Reports and insinuations in both formal and informal media platforms that the Independent National Electoral Commission (INEC) was forced by the Senate to stop the recall process of Senator Dino Melaye of Kogi West Senatorial District, have been refuted by the electoral umpire.
There were reports and commentaries, especially on the social media that the Senate threat to probe the Tertiary Education Trust Fund (TETFUND) which INEC Chairman, Prof. Mahmood Yakubu, headed as Executive Secretary before he was named the electoral boss, forced it to halt Melaye’s recall process.
The reports claimed that Prof. Yakubu may have soiled his hands during his days at TETFUND.
But in a reaction to the reports, INEC denied that it was blackmailed to retrace its steps by the Senate with a threat to probe the activities of TETFUND.
Apart from a statement issued by INEC Acting National Chairman, Prof. Okechukwu Ibeanu, dismissing the report, other top officials of the commission said that there was no iota of truth in the sensational publications.
While Ibeanu said that INEC took the decision to suspend the recall process based on a court order, which it has moved to vacate, the top INEC officials insisted that there was no such nexus between whatever action the Upper House intended for TETFUND and the Commission’s decision to put on hold Melaye’s recall.
Referring to its recent press statements on the Kogi West issue, the officials said that since the Senator’s recall process started, INEC had not had any cause to veer off its mandate as underscored in relevant laws guiding its activities.
A national officer of INEC said: “All the commission did was to obey the Court order restraining the Commission from going further with the process. But you must note that we have gone to court to appeal the order; to get it vacated ahead of the September 29 date fixed by the High Court for the motion on notice.
“Also, INEC has petitioned the Chief Justice of Nigeria on the High Court order on a strictly constitutional matter which if not addressed could set a dangerous precedent that could derail the country’s democracy beginning with the general elections already scheduled,” he said.
By Section 69 of the 1999 Constitution (as amended), INEC has a 90-day limit from the date of recall petition presentation, June 21,2017, in this case, to complete the exercise.
Another INEC Commissioner explained thus: “The Chief Justice needs to address the matter promptly. If not, somebody or people could come up one day to ask a court to put aside the 2019 general and presidential elections timetable already announced by INEC. When that happens, you can imagine the monumental distortion it will create in the 2019 elections process.”
INEC had on Thursday, March 10, 2017 fixed February 16, 2019 for the next presidential and National Assembly polls with governorship and State Assembly elections scheduled for March 2, 2019.
Stressing that these are all indications of the determination of INEC to prosecute its constitutional mandate, a recently appointed national commissioner said what the Commission did by scheduling the 2019 polls two years ahead was to land Nigeria’s democratic process in the same league with other democracies in the world.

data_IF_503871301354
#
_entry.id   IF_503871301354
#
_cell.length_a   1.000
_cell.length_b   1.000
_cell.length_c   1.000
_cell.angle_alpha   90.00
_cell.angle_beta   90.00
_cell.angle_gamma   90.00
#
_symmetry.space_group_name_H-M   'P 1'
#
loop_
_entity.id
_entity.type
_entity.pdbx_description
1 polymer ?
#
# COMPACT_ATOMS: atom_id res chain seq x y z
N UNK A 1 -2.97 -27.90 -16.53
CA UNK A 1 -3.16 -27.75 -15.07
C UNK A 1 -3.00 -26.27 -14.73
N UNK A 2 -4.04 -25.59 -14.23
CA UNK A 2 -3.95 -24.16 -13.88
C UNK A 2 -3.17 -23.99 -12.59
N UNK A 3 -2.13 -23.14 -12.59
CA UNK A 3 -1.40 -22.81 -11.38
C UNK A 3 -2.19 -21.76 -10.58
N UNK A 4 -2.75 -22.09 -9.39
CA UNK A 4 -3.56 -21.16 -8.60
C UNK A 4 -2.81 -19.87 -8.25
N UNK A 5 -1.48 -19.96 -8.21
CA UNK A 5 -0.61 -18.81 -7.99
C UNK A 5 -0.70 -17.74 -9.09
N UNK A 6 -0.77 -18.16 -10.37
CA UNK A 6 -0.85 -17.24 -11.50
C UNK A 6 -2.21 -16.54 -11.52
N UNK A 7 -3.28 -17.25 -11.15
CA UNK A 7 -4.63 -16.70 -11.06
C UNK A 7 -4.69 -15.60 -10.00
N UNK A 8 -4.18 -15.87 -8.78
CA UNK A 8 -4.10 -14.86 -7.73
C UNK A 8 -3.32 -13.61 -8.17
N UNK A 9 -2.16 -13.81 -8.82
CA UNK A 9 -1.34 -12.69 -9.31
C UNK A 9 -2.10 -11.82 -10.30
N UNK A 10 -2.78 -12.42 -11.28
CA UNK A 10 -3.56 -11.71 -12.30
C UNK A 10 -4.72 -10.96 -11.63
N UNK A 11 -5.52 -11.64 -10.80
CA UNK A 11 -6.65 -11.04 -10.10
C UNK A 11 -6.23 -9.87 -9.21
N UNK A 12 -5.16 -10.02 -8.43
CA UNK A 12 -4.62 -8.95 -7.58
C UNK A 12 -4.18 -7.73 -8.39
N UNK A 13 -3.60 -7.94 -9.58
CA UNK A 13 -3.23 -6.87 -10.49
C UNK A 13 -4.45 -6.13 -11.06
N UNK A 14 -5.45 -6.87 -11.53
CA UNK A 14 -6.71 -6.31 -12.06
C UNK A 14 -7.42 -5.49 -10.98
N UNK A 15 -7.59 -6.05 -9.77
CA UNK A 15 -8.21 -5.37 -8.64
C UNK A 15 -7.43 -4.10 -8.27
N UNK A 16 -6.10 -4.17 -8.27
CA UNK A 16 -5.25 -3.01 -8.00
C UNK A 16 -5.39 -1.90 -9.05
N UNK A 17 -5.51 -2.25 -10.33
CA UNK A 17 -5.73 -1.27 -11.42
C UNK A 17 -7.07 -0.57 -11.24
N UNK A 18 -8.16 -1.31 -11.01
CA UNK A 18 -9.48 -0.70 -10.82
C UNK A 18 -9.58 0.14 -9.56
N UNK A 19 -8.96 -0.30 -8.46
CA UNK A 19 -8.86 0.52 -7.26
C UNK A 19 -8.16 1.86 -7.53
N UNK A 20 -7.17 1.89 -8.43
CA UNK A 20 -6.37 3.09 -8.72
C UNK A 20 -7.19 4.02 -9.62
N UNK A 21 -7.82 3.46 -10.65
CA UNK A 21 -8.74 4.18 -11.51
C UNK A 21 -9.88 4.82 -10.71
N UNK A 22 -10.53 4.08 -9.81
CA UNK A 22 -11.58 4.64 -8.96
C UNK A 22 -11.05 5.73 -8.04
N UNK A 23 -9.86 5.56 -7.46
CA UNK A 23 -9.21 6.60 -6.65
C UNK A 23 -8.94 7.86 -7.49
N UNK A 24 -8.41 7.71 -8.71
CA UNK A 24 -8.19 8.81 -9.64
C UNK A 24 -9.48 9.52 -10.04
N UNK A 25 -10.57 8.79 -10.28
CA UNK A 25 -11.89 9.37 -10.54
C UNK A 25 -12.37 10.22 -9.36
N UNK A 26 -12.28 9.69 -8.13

“It happens in countries like the USA that we all wish to emulate. Switzerland and Norway do same. Even nearby Ghana has adopted it too,” he said.
The official recalled: “I have always admired the courage of the chairman on the job before I was appointed as a commissioner here. I remember reading in some newspapers quoting him as declaring that nobody can intimidate him and
INEC in the prosecution of their duties. That speaks much of the character and person of the chairman. Don’t forget too, that he has made INEC to continue to cooperate with all relevant stakeholders, even as he has kept faith with Nigeria’s democratic growth which is expected of a courageous chief executive” he said.
Prof: Ibeanu said that it is public knowledge that some registered voters from the Kogi West Senatorial District approached the Commission on 21st June and submitted a petition to initiate the process of recalling the Senator representing their district, adding that the Commission formally acknowledged the receipt of the petition and also notified the Senator about the development in writing.
He said that in exercise of the powers conferred on it by Sections 69 and 110 of the 1999 Constitution of the (as amended) and Section 116 of the Electoral Act 2010 (as amended), the Commission on 3rd July, 2017 announced the timetable and schedule of activities for the recall of the Senator.
“However, on the same 10th July, 2017, the Commission received an order given by the Federal High Court, Abuja and dated 6th July, 2017, directing the “parties to maintain the status quo till the determination of the plaintiff’s motion on notice.
“Deeply concerned by this situation, the Commission at its weekly regular meeting held on 13th July 2017, considered the court order and its implication for the Commission’s ability to carry out its constitutional function regarding the petition to recall the Senator. After weighing all the options, the Commission decided that as a responsible organisation and in line with its longstanding tradition, it should not be seen as not disobeying a court order, however inappropriate it may consider the order.